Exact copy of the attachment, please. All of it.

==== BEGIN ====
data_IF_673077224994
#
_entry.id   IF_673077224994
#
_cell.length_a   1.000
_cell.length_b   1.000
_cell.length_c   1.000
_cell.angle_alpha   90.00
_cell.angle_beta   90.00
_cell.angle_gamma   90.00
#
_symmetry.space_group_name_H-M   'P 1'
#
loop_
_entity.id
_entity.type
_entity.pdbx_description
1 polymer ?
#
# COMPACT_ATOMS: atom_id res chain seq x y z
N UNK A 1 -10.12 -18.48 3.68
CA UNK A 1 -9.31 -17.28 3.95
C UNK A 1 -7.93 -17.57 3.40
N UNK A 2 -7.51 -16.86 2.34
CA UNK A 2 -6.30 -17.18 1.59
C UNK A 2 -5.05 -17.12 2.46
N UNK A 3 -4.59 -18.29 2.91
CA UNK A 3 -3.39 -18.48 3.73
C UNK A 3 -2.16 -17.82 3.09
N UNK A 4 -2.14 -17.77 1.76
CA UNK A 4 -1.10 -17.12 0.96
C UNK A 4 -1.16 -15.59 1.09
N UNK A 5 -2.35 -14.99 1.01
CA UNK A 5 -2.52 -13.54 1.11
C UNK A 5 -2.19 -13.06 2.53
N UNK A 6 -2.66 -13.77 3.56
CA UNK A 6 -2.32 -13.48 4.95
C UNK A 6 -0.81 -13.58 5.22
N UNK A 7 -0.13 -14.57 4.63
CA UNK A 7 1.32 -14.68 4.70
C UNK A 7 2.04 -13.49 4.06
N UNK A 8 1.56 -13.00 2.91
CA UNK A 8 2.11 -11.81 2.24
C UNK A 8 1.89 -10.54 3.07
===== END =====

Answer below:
data_IF_673077224994
#
_entry.id   IF_673077224994
#
_cell.length_a   1.000
_cell.length_b   1.000
_cell.length_c   1.000
_cell.angle_alpha   90.00
_cell.angle_beta   90.00
_cell.angle_gamma   90.00
#
_symmetry.space_group_name_H-M   'P 1'
#
loop_
_entity.id
_entity.type
_entity.pdbx_description
1 polymer ?
#
# COMPACT_ATOMS: atom_id res chain seq x y z
N UNK A 1 -10.12 -18.48 3.68
CA UNK A 1 -9.31 -17.28 3.95
C UNK A 1 -7.93 -17.57 3.40
N UNK A 2 -7.51 -16.86 2.34
CA UNK A 2 -6.30 -17.18 1.59
C UNK A 2 -5.05 -17.12 2.46
N UNK A 3 -4.59 -18.29 2.91
CA UNK A 3 -3.39 -18.48 3.73
C UNK A 3 -2.16 -17.82 3.09
N UNK A 4 -2.14 -17.77 1.76
CA UNK A 4 -1.10 -17.12 0.96
C UNK A 4 -1.16 -15.59 1.09
N UNK A 5 -2.35 -14.99 1.01
CA UNK A 5 -2.52 -13.54 1.11
C UNK A 5 -2.19 -13.06 2.53
N UNK A 6 -2.66 -13.77 3.56
CA UNK A 6 -2.32 -13.48 4.95
C UNK A 6 -0.81 -13.58 5.22
N UNK A 7 -0.13 -14.57 4.63
CA UNK A 7 1.32 -14.68 4.70
C UNK A 7 2.04 -13.49 4.06
N UNK A 8 1.56 -13.00 2.91
CA UNK A 8 2.11 -11.81 2.24
C UNK A 8 1.89 -10.54 3.07